A Mild Manifesto
My goal is to make
It’s a hobby, to be honest.
I want nouns.
I want the word death.
I want the word God.
I also want peonies
and the color blue.
My eye roams all over.
The words are growing in the field.
They’re like flowers,
and I pick the ones I like.
Source: Mary Ruefle as quoted in “The Lyrical and Funny Art of Erasing Words From Books,” Hyperallergic, 9/6/2021 (https://hyperallergic.com/671328/mary-ruefle-erasures-robert-frost-stone-house-museum).
Work of the Unemployed
I recently lost my job. With nothing much to do, I sneaked the other week into an exhibition at the Galerie der Moderne. The walls were hung with paintings by people who didn’t seem to know how to paint. However, I did enjoy the complimentary wine and the cubes of cheese on frilly toothpicks. I would have stayed longer, only there were these police around. In the old country, my great-grandfather went to fetch a ration of bread, and the loaf was sticking out of his coat when the SS officer who shot him for sport rolled his corpse over.
All About Me
The movie was called To Hell and Back. He played himself, Pvt. Audie Murphy, the most decorated G.I. of World War II. Up on the screen, he single-handedly stormed blockhouses and machine-gun nests while lesser men cringed in foxholes or got hit by shrapnel and crumpled. I was no more than 10 when I saw the movie. Somehow I remember it was in black and white, and that he was the shy, quiet type like me but with a heroic capacity for violence despite his seeming insignificance. For a long time afterwards, when I walked, wherever I walked, my shadow walked ahead of me.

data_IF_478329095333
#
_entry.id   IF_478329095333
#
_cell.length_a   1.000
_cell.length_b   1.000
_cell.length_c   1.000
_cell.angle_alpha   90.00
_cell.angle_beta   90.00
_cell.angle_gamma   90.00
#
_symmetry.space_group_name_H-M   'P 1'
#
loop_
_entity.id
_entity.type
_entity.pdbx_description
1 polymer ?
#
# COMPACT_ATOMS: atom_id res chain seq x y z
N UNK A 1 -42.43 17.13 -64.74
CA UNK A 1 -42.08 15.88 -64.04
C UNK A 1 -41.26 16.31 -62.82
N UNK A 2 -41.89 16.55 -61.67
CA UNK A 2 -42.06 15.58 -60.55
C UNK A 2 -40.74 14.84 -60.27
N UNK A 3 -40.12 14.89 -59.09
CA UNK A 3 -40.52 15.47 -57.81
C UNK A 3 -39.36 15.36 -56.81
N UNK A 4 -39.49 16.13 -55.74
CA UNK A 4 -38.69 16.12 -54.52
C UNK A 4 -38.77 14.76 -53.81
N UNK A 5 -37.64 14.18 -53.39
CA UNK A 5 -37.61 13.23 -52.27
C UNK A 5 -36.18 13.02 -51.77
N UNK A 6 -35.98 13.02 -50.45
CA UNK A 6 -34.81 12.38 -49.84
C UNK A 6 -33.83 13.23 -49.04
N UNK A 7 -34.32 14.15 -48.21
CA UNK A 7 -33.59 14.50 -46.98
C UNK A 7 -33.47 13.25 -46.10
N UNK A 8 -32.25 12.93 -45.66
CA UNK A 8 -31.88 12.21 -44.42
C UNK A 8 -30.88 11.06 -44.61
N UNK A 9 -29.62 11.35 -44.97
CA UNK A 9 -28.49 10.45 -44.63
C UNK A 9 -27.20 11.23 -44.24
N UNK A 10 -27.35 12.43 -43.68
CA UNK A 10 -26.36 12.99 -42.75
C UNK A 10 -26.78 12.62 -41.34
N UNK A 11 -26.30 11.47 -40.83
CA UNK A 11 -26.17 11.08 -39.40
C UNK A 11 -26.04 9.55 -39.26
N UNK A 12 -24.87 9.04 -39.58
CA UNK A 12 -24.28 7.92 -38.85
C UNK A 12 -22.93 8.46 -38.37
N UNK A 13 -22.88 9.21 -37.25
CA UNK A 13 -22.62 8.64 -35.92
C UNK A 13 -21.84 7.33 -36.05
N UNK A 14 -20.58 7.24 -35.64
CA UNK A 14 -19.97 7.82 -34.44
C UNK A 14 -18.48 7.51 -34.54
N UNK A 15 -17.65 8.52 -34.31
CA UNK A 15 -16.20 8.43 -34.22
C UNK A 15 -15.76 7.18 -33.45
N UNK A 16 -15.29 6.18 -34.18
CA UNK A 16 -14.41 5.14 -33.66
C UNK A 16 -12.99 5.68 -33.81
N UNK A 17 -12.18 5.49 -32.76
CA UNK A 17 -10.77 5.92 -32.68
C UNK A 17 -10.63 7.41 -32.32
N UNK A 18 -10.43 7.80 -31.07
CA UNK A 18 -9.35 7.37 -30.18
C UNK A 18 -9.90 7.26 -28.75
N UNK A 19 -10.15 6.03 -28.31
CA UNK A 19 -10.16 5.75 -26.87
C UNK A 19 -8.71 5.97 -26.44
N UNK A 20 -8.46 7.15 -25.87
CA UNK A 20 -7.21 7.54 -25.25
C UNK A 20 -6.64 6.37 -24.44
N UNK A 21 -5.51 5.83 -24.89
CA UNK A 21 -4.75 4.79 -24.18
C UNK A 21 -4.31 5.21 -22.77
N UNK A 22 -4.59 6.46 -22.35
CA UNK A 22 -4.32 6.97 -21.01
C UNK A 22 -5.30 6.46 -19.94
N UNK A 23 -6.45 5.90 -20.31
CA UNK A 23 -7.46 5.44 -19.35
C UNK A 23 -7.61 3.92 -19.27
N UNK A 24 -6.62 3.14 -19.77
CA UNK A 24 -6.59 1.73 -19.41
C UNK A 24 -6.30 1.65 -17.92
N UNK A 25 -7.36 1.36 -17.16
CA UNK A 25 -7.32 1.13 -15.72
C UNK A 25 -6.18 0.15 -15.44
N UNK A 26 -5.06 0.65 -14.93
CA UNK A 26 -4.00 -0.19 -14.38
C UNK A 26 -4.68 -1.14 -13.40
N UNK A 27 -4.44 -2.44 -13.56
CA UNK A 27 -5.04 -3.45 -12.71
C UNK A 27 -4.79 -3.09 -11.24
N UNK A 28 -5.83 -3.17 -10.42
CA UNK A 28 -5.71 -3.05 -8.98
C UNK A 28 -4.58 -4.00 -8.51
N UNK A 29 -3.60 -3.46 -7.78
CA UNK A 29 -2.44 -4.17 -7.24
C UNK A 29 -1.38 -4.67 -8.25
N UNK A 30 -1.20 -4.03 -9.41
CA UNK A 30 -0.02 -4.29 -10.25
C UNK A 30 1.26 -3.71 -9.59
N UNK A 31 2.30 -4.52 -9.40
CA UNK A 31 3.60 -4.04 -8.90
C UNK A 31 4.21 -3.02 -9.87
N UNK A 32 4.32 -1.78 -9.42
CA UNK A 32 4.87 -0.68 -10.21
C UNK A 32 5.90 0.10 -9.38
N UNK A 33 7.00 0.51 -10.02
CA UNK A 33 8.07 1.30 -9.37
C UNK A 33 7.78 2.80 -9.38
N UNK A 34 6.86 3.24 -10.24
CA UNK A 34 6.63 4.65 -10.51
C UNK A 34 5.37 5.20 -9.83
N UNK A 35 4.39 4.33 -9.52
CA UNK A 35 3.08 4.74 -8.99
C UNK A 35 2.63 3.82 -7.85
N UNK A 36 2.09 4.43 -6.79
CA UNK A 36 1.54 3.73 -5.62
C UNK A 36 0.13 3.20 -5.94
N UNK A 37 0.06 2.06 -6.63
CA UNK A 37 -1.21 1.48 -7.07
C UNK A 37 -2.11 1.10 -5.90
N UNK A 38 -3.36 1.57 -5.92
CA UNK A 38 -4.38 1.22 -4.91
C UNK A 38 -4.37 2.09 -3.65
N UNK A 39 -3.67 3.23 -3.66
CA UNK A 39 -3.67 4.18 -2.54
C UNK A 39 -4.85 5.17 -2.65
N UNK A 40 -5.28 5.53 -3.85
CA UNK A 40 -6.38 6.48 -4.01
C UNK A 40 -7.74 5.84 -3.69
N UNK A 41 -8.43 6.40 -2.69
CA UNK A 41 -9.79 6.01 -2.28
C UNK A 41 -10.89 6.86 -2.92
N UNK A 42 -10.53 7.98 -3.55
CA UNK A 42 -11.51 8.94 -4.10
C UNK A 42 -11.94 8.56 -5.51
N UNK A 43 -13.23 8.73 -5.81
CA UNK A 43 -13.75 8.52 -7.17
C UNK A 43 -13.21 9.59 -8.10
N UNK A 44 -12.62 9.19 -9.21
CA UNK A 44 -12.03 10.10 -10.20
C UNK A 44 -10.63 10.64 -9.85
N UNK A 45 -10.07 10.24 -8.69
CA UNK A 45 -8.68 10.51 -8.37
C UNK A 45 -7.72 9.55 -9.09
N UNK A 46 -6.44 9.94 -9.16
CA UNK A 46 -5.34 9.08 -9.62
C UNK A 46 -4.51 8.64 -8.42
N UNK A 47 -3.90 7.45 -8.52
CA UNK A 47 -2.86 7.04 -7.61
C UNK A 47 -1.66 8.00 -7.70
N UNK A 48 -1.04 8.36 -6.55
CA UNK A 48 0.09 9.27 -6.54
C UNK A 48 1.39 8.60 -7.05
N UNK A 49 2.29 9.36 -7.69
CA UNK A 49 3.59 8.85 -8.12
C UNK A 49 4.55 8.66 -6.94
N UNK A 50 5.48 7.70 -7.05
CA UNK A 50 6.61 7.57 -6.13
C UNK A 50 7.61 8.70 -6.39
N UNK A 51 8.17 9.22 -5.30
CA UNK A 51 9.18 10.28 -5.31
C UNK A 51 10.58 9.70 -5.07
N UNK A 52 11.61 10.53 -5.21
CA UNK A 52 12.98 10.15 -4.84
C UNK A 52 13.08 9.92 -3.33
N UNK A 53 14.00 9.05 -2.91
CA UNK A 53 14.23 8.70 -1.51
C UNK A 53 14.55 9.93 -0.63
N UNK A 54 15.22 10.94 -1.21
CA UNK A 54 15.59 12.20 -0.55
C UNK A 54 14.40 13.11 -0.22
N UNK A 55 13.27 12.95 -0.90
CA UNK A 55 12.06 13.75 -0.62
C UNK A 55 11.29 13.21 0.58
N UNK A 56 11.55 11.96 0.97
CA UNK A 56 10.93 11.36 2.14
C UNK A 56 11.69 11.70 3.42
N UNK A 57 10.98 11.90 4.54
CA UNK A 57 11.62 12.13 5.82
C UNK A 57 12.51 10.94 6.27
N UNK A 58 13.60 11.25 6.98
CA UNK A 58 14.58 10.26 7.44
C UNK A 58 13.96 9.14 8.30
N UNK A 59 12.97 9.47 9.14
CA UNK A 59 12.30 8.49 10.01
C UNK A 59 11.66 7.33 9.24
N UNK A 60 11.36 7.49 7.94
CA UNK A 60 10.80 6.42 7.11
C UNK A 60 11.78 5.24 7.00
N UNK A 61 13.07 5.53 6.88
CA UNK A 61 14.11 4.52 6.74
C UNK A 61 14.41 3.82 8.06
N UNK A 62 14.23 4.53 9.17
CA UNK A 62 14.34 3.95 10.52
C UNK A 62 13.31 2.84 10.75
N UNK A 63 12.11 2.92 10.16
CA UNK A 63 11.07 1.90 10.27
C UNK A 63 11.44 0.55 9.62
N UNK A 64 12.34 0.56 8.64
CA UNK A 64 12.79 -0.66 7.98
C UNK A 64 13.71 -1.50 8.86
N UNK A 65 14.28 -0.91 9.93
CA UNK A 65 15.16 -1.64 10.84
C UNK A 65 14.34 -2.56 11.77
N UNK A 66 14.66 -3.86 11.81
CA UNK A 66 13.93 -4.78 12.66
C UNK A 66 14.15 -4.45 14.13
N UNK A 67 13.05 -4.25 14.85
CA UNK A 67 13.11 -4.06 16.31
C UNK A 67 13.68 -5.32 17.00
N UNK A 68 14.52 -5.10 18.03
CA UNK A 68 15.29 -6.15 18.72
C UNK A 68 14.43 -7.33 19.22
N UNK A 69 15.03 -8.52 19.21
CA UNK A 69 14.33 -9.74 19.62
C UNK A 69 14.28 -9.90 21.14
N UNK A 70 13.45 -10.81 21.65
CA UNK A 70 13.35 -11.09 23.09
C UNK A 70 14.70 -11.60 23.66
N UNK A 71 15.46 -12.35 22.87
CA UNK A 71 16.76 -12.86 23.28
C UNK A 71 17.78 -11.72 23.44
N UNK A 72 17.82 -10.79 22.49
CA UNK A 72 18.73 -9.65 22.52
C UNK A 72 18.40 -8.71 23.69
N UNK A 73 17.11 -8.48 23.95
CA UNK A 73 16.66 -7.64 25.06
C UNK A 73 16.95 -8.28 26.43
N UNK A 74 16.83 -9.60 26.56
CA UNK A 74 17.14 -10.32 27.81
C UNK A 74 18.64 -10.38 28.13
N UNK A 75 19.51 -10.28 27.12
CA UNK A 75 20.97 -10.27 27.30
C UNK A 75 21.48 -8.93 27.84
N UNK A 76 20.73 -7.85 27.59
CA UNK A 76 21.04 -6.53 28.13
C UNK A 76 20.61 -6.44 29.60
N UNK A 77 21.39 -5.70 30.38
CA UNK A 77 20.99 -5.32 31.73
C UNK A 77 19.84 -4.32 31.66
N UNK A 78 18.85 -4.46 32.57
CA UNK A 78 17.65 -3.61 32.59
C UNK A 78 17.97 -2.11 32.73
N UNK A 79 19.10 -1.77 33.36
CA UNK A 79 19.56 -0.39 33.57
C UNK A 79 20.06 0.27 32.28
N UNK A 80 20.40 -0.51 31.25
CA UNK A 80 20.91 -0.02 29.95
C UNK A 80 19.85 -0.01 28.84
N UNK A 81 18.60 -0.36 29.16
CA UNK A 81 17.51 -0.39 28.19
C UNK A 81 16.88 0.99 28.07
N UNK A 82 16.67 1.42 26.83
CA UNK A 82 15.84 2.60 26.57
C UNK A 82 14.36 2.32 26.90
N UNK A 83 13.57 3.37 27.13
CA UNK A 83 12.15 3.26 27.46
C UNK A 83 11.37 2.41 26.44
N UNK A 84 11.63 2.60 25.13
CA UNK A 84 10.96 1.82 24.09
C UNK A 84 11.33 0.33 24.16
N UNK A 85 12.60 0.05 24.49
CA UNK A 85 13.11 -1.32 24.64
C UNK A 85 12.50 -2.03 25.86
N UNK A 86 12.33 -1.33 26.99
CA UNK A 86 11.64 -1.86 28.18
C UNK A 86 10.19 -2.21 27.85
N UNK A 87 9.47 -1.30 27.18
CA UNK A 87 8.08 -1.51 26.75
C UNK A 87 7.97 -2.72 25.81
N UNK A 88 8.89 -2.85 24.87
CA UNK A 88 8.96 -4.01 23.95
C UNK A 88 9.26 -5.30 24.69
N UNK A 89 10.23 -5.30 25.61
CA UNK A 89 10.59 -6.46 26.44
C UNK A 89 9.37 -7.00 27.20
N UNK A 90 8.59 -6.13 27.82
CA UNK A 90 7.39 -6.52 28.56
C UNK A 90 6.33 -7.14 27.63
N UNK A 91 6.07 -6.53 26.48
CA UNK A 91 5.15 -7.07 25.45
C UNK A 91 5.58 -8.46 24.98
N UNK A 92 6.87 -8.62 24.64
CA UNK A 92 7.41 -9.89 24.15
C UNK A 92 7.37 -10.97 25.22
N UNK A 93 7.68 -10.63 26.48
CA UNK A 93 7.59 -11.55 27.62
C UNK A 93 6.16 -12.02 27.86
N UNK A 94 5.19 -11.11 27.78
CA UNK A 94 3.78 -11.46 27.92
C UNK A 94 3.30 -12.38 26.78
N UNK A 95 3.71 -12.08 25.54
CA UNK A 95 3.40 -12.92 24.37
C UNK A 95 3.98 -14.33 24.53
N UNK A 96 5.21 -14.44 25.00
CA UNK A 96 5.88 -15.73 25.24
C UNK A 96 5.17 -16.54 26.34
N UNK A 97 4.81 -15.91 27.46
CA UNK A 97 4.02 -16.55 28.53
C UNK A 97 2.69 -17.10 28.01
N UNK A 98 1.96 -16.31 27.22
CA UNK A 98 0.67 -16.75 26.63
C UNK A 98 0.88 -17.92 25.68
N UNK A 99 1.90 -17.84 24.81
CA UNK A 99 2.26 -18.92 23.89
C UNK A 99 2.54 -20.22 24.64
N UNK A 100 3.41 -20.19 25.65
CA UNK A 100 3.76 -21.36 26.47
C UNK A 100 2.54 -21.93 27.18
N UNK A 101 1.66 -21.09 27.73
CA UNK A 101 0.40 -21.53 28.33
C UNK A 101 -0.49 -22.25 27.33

A mumbling wino in a ratty overcoat stops me on the sidewalk outside Kappy’s Liquor. It’s a sunny afternoon, but he brings with him his own weather, a gray, dank atmosphere. I try not to appear annoyed or alarmed by his unwelcome presence. He asks for bus fare, says he’s stranded, his car’s got a flat. This is obviously a lie. On the other hand, we are all on the road, all kicking up the same dust. He looks at me with begging eyes. I don’t need to speak. I just shake my head no.
I was late for a class I taught at the college. When I entered the building where the class was normally held, nothing seemed familiar. I started walking up a very long flight of stairs. The stairs grew steeper the higher I went. By the time I reached the top, I was winded and covered in sweat. Then I saw a swastika painted on the wall. I tilted my head to the right, the left, the right again, trying to see the swastika as something else. There was no place, I slowly realized, that was safe anymore. One day I will squeeze into a crowded elevator that will vanish between floors.
Howie Good is the author of Famous Long Ago, a forthcoming prose poetry collection from Laughing Ronin Press.